In his first five minutes on the pitch, there were three occasions where he sprinted (looking encouragingly quick, but not super-quick) to dispossess an opponent in a very Didi-like fashion, nicking the ball away rather than needing to make a full-blooded tackle. If you can read the game well and react quickly, and then have the pace to act, you don't need to go flying into challenges. The second of these interceptions led to a goal.

What I liked most about him was his first touch: always the perfect weight; not as in the case of certain (unnamed) players, where their first touch is closer to a shot on goal, but also making sure he gets the ball out of his feet. It was always just perfect. Instead of just receiving the ball and then thinking "um, what now?", he turned his body half-on to the ball, anticipating his next move; always turning to where the space was. Always looking around, finding space, finding time. Totally unhurried. When in possession, he had the air of a magician like Glenn Hoddle, who could make the ball do what he wanted; I'm not sure if he can hit 70-yards passes to feet like Hoddle (although reports say Alonso's long-range passing is special, I still don't expect it to match up to Hoddle's or Molby's), but of course he made more tackles in 26 minutes than Hoddle made in 18 years. And he did covered more ground than Molby did in 18 years.

While I rated Danny Murphy's ability to spot a pass, this guy has the awareness that Danny lacked; sometimes Danny would see something special, but other times he dallied and dawdled, and never seemed to know his next move until the ball was under control. Alonso will have less time on the ball in England than he did in this particular game, but players this good can always find solutions to new problems.

I'm a big critic of the weight of a pass; too many pros just can't judge it properly, even with ten or 20-yard passes. Alonso's passing was unerringly inch-perfect, whatever the distance: always running the ball into someone's path, rather than at them or behind them. Oh, apart from the one stray pass he made (and another 40-yarder was delightful, but cut-out by a desperate defensive lunge).

I don't see Alonso as a box-to-box player, as some people have suggested (or hoped for). He'll play in front of the back four, but unlike Didi, who does a great job there breaking things up, Xabi will be the springboard to our attacks rather than just a conduit moving the ball on without imagination. Gone are the days of Hyypia passing five yards to Hamann, only for Gerrard to come back and take the ball from him, and start to direct play - or Didi simply laying it back to Sami. With Carragher's passing against Spurs looking very crisp (always on the deck, and did he give a single ball away?), we can build attacks gradually, through the middle of the park, as opposed to launching them like hand-grenades - where the pin is pulled, the missile launched, and you hope for an explosion within a handful of seconds. To continue the analogy without wishing to get bogged down in too much war imagery, instead of one all-out assault, we will have skilled assassins approaching from all angles. We will be using stealth and intelligence, not looking for the quick, easy and explosive outcome that backfired so much in the last two seasons.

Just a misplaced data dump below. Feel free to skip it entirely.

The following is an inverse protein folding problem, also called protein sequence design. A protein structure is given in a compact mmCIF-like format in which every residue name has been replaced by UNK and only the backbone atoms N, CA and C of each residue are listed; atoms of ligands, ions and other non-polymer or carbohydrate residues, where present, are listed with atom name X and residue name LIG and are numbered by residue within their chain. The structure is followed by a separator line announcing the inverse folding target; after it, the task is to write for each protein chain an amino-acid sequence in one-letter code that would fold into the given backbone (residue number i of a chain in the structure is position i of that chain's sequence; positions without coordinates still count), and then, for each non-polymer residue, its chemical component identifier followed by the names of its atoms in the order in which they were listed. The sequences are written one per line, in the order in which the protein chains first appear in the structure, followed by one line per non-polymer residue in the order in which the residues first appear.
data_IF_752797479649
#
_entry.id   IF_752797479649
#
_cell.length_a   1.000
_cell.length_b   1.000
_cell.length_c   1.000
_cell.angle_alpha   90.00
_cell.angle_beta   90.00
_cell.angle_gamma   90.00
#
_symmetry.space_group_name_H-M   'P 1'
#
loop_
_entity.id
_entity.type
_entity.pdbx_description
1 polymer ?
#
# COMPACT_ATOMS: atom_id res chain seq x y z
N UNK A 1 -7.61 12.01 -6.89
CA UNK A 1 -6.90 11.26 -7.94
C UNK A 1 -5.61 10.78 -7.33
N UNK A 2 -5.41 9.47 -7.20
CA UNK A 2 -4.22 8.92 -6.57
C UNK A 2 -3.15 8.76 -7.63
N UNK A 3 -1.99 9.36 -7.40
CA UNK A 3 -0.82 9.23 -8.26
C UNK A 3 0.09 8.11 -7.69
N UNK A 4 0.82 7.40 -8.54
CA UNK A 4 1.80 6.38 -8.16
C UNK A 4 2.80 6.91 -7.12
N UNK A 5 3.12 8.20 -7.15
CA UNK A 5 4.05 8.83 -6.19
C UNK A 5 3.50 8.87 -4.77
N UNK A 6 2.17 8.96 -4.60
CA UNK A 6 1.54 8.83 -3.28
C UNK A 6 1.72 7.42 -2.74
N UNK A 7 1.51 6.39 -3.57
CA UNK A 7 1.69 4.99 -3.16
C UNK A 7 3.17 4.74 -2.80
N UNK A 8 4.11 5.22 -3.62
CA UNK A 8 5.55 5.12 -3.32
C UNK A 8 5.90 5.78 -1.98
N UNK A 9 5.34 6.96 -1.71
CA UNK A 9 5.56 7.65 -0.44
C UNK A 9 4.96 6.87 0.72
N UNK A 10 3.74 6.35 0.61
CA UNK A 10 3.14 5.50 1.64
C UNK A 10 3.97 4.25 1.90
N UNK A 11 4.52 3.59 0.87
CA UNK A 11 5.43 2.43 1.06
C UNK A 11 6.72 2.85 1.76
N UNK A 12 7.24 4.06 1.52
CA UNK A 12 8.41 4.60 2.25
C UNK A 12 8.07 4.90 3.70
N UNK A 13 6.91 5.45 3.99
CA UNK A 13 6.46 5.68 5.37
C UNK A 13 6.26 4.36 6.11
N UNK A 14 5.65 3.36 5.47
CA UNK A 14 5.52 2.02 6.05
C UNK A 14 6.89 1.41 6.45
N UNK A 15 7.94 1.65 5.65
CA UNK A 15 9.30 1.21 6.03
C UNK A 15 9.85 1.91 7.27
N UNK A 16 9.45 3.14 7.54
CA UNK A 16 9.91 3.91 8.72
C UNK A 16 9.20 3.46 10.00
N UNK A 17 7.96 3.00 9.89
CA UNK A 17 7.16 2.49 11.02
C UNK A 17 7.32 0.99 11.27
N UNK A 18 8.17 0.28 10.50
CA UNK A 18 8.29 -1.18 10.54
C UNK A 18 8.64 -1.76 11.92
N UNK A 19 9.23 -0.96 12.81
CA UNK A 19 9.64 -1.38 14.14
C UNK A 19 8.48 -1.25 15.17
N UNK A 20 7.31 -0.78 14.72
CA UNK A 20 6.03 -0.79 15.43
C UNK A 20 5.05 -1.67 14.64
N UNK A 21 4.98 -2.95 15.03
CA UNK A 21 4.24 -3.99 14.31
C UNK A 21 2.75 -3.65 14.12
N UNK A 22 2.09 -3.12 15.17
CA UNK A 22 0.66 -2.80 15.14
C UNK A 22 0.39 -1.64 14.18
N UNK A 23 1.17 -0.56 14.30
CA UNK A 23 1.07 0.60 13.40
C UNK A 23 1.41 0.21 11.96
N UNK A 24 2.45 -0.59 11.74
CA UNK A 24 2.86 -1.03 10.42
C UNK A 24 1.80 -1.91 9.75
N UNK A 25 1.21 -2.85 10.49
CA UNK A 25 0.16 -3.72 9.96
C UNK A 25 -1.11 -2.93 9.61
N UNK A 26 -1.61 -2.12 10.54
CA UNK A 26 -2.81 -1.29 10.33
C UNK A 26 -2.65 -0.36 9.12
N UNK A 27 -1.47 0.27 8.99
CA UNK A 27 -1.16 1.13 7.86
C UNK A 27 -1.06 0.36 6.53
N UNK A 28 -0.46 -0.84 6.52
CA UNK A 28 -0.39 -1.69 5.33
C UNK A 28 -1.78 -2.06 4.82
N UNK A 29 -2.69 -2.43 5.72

Alonso will advance to the edge of the opposing area on occasions, but his main work will be done either side of the halfway line. He is being bought to control the tempo of games. Love him or loathe him (okay, we all loathe him), but in his prime (i.e. before the sad sight he has now become), Roy Keane's biggest strength was that he controlled the tempo of a Man U performance. His passing over distance has never been anything special, but he used to patrol the centre of the park, knocking balls at the right time to the right people. He was box-to-box, but not like Lampard, who goes from box into box - just as Gerrard will this season.

While I think Steven Gerrard is a far better player than Keane in nearly every other respect, Gerrard cannot control the tempo of a game in the way Keane, at his best, could; Gerrard can inject a new tempo, a new burst of aggression, but it is always full-on attack. He has yet to learn to slow a game down; Alonso, it appears, has that knack already, at just 22. Maybe Gerrard's strength is that he is so direct and positive in everything he does, but if we need to kill games off at 1-0 or 2-0 up, Alonso can help take the sting out of a game, and get everyone keeping the ball.

What Alonso offers that Keane and Hamann could never is long-range passing ability, and exceptional vision. If Alonso only gets to within 40 yards of the opposing box, it only takes him a 20-yard pass into the strikers to unlock a defence. He doesn't need to be busting a gut to get into the box. Similarly, if he is picking the ball up deep, he'll be able to lay it simple, or, if it is on, find the raking ball to the midfield runners - and Gerrard, Kewell and Garcia (if he signs, too), will be only too willing.

If I had to make comparisons, I'd combine two I've already mentioned: I'd say Alonso has some of Hoddle's elegance, but also Didi's tenacity and ability to break up attacks. That makes for a pretty special player in my eyes.

It may still be too soon to expect a title challenge, as these players will need time to settle and adapt. This season is a transitional one - we must never lose sight of that. But it's clear that Rafa is taking the nucleus of great players left to him by GH, and adding his own - the missing ingredients? The final pieces to the puzzle? We've heard that before. But new players, in a new system, with new direction and leadership from the manager, to me offers new hope.
 
© Paul Tomkins 2004